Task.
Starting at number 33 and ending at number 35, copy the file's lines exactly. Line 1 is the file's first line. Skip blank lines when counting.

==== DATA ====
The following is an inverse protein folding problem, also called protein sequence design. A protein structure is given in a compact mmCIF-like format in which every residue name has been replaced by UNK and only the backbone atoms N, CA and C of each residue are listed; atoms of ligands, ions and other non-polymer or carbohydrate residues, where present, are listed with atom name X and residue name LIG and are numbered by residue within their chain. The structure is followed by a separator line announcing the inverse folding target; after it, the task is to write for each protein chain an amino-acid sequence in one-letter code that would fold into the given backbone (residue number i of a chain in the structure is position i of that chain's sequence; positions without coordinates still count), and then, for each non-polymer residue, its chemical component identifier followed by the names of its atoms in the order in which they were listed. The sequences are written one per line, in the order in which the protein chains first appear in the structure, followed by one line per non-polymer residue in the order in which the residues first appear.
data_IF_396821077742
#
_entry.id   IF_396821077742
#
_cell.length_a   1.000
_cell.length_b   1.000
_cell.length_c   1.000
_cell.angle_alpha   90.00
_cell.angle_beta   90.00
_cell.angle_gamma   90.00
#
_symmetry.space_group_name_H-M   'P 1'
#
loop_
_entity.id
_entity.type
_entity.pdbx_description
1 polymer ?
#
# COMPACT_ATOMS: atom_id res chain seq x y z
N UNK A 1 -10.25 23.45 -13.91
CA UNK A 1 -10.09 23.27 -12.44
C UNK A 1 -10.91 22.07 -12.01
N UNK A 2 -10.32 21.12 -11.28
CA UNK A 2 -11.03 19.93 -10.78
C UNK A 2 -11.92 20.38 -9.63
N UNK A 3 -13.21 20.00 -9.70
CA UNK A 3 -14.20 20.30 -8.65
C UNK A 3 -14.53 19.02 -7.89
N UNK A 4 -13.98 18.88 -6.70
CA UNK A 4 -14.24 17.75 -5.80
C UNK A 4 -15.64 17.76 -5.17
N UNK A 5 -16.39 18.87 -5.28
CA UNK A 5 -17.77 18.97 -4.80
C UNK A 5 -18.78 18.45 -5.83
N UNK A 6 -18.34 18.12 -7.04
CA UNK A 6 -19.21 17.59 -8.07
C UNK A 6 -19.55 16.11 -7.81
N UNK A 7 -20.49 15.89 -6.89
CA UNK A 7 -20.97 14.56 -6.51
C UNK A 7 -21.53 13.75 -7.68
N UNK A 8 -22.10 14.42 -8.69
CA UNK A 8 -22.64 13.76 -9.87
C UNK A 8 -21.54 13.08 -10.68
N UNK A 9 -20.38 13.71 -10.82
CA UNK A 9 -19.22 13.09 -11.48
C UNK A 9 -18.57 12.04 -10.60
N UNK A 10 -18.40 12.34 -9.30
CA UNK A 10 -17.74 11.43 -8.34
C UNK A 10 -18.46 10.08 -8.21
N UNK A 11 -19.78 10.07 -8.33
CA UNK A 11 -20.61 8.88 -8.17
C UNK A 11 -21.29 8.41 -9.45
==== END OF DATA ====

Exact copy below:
C UNK A 4 -15.64 17.76 -5.17
N UNK A 5 -16.39 18.87 -5.28
CA UNK A 5 -17.77 18.97 -4.80